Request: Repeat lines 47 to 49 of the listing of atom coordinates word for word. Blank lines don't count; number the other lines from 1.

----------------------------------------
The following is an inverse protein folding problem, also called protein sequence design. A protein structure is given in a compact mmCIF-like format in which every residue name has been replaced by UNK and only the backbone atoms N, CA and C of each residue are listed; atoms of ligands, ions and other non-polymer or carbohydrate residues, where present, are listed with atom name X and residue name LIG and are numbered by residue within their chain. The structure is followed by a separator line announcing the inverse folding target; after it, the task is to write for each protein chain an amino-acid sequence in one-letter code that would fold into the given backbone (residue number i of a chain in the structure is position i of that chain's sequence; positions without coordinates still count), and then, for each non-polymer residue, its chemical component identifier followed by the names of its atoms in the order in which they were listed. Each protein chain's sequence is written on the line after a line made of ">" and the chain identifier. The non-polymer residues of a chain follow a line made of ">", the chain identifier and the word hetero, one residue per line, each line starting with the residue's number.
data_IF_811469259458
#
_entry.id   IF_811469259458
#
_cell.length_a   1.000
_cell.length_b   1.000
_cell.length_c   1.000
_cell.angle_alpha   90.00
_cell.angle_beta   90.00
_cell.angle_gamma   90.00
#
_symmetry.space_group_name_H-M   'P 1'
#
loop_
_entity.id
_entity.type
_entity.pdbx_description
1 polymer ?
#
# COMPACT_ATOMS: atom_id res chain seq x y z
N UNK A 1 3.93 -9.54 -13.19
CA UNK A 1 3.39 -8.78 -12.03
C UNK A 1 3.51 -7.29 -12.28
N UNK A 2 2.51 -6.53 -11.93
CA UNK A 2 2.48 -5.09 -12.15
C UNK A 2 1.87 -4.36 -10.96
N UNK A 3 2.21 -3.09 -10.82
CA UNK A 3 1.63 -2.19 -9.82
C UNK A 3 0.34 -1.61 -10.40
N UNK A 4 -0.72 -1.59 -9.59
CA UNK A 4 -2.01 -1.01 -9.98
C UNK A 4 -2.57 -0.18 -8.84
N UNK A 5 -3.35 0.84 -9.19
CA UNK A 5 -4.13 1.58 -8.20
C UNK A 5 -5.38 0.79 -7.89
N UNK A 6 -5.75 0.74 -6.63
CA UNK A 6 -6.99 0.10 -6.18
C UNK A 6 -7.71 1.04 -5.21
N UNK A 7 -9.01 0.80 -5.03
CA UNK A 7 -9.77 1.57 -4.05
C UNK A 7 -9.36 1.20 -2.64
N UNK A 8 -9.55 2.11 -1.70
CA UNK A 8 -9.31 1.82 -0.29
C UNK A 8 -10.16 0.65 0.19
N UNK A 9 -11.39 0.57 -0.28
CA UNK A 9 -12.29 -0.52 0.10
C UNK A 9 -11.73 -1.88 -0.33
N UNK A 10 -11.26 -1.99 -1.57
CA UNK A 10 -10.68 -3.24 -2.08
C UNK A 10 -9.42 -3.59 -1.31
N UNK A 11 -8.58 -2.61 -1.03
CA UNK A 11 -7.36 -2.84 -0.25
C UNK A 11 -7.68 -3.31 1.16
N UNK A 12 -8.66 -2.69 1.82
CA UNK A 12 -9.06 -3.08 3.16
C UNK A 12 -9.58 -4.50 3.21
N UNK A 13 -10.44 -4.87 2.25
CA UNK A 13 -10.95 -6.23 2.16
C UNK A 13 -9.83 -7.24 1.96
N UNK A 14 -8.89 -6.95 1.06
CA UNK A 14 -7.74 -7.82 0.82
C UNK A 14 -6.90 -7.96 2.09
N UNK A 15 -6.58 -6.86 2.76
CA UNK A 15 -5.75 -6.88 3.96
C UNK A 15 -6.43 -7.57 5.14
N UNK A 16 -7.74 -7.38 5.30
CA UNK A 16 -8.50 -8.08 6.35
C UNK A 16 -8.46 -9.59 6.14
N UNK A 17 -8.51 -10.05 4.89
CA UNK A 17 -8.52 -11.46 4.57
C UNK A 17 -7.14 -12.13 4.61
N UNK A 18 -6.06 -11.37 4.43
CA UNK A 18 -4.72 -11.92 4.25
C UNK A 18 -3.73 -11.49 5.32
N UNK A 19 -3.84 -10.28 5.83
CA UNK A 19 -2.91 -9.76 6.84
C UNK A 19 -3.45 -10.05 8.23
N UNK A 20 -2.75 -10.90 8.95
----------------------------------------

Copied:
CA UNK A 9 -12.29 -0.52 0.10
C UNK A 9 -11.73 -1.88 -0.33
N UNK A 10 -11.26 -1.99 -1.57